These Dedicated Ebola Fighters Are Men And Women On A Mission
John Fankhauser, a missionary doctor, is as scared of Ebola as anybody else. But that hasn't stopped him from tending to patients during the outbreak. He sees the Ebola crisis as an important moment in his personal relationship with God.
"I have a very keen awareness of the risks and the need to be extremely careful, but I also feel very called to what I'm doing," says Fankhauser, 52, from Ventura, Calif. "I feel very confident that this is where God wants me right now."
And so he is on duty at the ELWA missionary hospital in Monrovia, Liberia. According to ELWA's mission statement, its primary purpose is "to propagate the Gospel, disciple believers, minister to human needs, and partner with churches to build the Kingdom of God."
When the Ebola crisis started to spiral out of control last summer, missionaries at ELWA and elsewhere in the region stepped forward to try to help. This was in marked contrast to the way much of the rest of the world reacted. Up until late last year, finding volunteers willing to treat Ebola patients was incredibly difficult. With the exception of Doctors Without Borders, international aid groups moved at a glacial pace. The World Health Organization deferred to weak local governments to tackle the terrifying disease. Even the U.S. military response was predicated on the idea that American troops would not be directly providing care to people affected by the virus.
Public health experts say if there had been enough trained medical professionals on the ground early enough, the outbreak probably wouldn't have mushroomed the way it did. The outbreak might even have been snuffed out months ago.
Despite lacking experience with Ebola, missionaries entered the fray.
Fankhauser's colleagues, Nancy Writebol and Kent Brantly, were the first two Americans infected with Ebola during this outbreak. They were both medevac'd back to the U.S. and survived.
Another missionary doctor from Maryland, Martin Salia, died in November after treating Ebola patients in his native Sierra Leone. Throughout the region, more than 800 health care workers have been killed by the virus, according to the World Health Organization.
As the health systems in Liberia, Guinea and Sierra Leone collapsed, many aid agencies couldn't find staff willing to confront the deadly outbreak. Doctors and nurses from evangelical groups, however, toiled away, tending to patients at several key Ebola treatment centers.
"I really have a great deal of respect for other organizations that are not faith-based," Fankhauser says. But he says the missionary response is fundamentally different. "It reflects our faith in a way that has meaning to people. It's not just words. In our actions we demonstrate the kind of love that our faith is based on."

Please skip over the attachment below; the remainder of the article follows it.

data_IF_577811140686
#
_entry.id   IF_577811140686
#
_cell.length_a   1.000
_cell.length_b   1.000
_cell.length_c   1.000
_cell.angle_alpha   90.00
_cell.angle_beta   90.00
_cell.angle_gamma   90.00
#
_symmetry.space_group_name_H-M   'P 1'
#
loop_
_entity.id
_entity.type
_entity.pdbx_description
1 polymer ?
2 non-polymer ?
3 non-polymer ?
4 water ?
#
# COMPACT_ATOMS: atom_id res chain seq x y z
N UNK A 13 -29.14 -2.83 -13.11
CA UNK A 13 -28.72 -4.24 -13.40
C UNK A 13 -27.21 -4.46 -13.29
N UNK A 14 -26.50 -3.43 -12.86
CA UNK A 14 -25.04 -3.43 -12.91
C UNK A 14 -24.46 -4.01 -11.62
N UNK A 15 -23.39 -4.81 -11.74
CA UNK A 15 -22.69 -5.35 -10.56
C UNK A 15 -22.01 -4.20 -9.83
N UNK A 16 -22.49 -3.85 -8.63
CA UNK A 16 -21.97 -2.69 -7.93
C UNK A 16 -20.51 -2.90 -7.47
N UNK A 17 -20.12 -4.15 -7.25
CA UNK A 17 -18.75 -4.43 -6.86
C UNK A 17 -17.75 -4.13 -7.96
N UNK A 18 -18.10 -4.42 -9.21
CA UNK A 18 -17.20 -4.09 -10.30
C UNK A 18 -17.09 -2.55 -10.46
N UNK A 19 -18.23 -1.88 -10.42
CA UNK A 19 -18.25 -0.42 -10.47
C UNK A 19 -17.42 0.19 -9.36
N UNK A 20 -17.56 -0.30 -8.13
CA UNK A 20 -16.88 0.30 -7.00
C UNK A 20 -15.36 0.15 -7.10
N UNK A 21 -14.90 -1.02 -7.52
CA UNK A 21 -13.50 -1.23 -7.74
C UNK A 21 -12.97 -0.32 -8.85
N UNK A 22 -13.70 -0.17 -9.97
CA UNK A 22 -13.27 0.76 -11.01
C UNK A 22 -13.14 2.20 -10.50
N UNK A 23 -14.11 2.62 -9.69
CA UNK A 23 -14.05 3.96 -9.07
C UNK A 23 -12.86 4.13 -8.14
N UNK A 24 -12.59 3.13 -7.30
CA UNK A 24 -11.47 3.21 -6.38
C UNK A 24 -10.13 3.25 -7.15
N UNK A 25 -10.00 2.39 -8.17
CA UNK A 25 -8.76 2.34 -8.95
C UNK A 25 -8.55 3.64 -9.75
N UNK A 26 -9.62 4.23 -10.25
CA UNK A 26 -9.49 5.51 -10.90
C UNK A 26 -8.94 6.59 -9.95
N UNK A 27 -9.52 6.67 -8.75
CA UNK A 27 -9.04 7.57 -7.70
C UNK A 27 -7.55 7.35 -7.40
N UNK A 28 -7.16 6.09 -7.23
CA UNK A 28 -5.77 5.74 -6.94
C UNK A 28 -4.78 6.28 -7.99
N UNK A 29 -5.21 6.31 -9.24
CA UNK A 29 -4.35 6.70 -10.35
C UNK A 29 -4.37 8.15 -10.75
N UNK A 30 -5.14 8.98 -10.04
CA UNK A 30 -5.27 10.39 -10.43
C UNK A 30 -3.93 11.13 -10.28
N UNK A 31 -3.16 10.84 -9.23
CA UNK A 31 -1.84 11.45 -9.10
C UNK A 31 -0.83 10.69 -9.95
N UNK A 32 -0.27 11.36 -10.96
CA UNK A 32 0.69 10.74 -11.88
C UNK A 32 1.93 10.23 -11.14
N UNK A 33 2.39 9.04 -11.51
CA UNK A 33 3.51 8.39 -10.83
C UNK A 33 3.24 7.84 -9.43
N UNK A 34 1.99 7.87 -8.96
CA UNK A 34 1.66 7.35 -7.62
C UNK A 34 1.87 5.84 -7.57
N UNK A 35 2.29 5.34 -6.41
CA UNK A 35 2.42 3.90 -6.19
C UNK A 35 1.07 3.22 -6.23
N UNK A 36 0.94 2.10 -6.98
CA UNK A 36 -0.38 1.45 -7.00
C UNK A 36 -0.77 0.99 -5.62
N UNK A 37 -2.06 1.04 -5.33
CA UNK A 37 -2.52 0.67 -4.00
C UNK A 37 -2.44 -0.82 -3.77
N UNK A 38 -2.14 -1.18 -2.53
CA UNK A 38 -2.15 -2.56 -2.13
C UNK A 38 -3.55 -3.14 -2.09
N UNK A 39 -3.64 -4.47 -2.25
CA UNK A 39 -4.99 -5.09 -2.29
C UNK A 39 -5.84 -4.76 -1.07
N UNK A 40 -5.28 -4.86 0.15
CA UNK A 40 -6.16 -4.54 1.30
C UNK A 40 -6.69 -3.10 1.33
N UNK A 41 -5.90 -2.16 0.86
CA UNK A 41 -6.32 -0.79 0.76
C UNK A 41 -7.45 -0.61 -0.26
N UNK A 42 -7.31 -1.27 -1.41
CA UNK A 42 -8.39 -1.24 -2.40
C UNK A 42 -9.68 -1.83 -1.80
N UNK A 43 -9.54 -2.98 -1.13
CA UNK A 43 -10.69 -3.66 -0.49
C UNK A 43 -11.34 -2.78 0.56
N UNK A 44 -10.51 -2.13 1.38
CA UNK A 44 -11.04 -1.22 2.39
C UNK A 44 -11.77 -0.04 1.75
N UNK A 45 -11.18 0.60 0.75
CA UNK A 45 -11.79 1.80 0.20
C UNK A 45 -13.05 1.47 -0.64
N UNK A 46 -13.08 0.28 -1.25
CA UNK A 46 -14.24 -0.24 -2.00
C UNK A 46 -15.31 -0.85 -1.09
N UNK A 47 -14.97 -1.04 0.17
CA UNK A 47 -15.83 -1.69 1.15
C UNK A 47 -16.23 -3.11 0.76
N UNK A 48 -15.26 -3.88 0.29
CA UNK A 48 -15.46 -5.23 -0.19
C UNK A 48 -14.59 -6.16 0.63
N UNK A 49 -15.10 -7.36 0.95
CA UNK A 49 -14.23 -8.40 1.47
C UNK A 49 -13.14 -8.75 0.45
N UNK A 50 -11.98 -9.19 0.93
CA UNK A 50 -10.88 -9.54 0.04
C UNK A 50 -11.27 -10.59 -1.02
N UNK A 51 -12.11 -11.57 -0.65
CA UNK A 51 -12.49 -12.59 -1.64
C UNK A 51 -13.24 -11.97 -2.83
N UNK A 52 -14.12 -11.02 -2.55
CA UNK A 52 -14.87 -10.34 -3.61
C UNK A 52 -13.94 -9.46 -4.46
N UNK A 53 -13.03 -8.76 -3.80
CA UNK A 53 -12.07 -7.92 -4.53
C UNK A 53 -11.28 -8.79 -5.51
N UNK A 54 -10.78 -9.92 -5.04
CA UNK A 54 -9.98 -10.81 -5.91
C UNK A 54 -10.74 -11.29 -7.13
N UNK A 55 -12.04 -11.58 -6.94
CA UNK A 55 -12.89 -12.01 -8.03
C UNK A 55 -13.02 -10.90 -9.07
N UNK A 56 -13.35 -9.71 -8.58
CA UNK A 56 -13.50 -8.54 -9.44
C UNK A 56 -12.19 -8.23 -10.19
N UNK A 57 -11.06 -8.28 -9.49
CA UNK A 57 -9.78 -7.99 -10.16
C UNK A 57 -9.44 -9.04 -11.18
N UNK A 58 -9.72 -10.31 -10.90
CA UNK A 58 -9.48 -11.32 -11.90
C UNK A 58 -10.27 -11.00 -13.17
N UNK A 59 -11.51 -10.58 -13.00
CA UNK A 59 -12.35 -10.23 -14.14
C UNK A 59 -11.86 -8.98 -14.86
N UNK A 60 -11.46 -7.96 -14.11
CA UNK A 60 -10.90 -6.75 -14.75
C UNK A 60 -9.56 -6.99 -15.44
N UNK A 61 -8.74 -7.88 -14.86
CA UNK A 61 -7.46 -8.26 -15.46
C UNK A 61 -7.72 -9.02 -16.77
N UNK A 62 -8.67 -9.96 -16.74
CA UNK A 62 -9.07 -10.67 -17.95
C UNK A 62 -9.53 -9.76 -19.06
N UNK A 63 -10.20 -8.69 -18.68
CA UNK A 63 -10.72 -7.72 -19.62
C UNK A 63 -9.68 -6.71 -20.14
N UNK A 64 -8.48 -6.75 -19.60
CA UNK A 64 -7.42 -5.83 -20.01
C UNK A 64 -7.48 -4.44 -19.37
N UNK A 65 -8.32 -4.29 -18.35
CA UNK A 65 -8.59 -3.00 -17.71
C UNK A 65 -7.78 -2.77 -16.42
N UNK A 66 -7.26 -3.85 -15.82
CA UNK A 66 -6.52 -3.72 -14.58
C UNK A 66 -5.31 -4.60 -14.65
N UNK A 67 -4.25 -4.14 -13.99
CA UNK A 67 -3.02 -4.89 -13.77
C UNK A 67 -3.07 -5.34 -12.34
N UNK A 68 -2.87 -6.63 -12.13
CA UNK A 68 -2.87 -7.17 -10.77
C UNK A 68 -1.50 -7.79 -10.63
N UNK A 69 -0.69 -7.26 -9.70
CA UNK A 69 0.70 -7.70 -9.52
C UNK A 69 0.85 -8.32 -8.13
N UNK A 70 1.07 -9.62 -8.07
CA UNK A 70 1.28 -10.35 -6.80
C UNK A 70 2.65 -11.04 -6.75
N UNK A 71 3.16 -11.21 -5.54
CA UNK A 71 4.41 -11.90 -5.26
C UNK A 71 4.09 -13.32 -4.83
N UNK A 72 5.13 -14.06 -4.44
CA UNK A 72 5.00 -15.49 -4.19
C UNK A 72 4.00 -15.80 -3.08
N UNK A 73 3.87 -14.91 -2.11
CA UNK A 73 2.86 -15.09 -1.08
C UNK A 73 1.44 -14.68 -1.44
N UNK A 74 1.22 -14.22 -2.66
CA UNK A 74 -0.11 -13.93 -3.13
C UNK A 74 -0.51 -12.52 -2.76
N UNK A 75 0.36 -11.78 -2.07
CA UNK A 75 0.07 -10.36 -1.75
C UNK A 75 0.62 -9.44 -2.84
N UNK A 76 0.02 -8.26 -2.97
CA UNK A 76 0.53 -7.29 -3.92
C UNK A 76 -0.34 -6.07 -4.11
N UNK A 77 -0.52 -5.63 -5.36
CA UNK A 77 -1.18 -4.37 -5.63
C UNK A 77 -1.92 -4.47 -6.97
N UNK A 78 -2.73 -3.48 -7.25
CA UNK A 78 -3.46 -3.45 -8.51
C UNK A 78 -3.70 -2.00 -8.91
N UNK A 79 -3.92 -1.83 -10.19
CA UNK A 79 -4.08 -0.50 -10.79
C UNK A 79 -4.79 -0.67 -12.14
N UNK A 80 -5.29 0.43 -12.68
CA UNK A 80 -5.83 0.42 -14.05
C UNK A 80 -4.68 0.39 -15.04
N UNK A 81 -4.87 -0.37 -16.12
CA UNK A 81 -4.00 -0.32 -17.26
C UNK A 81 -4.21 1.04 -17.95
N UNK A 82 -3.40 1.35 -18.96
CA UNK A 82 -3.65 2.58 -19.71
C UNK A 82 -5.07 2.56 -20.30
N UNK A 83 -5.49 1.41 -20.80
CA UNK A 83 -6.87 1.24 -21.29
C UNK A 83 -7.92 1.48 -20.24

They care for patients who are suffering from a horrific and dehumanizing disease. They tend to the dying. They offer hope to people who've been shunned. At one point, when there was nowhere else to house to Ebola patients, the missionaries converted their hospital chapel in to an Ebola ward.
Local religious groups have also been key players in the response to Ebola. In Liberia, the government turned to churches and mosques early on to try to spread the word about Ebola prevention.
Outside observers agree that the missionaries and religious groups have been indispensable, in West Africa and elsewhere. Tom Kirsch, who runs the Center for Refugee and Disaster Response at Johns Hopkins University in Baltimore, says religious groups have become major players in international aid. In some cases, he says, they tie their humanitarian and evangelical work closely together. They talk to aid recipients about the Gospel. Prayer and assistance go hand in hand. Then again, other faith-based relief agencies don't mention religion at all.
"It totally depends on the group," Kirsch says. "And the groups vary. There are groups like Catholic Relief Services, which is a massive organization in hundreds of countries, to very small churches that run single missions in countries."
And in such a large field, there are effective groups — and groups that don't provide much assistance.
"In any disaster there are many groups and well-meaning people who feel it's their job to go out and help."
So they just show up. Which doesn't always work out so well.
"In a disaster, particularly in an event like Ebola where things are so dangerous," Kirsch says, "you have to be very careful and you have to come prepared for a unique and difficult environment."
Aid groups that tend to have the biggest impact are the ones that were established in an area before a crisis hits. The SIM missionaries at the ELWA hospital in Liberia are a perfect example. They're already connected to the community. They often have buildings and vehicles that they can redeploy for relief purposes.
Whether they're faith-based or not, Kirsch says, these long-term players are the ones that really make a difference on the ground.
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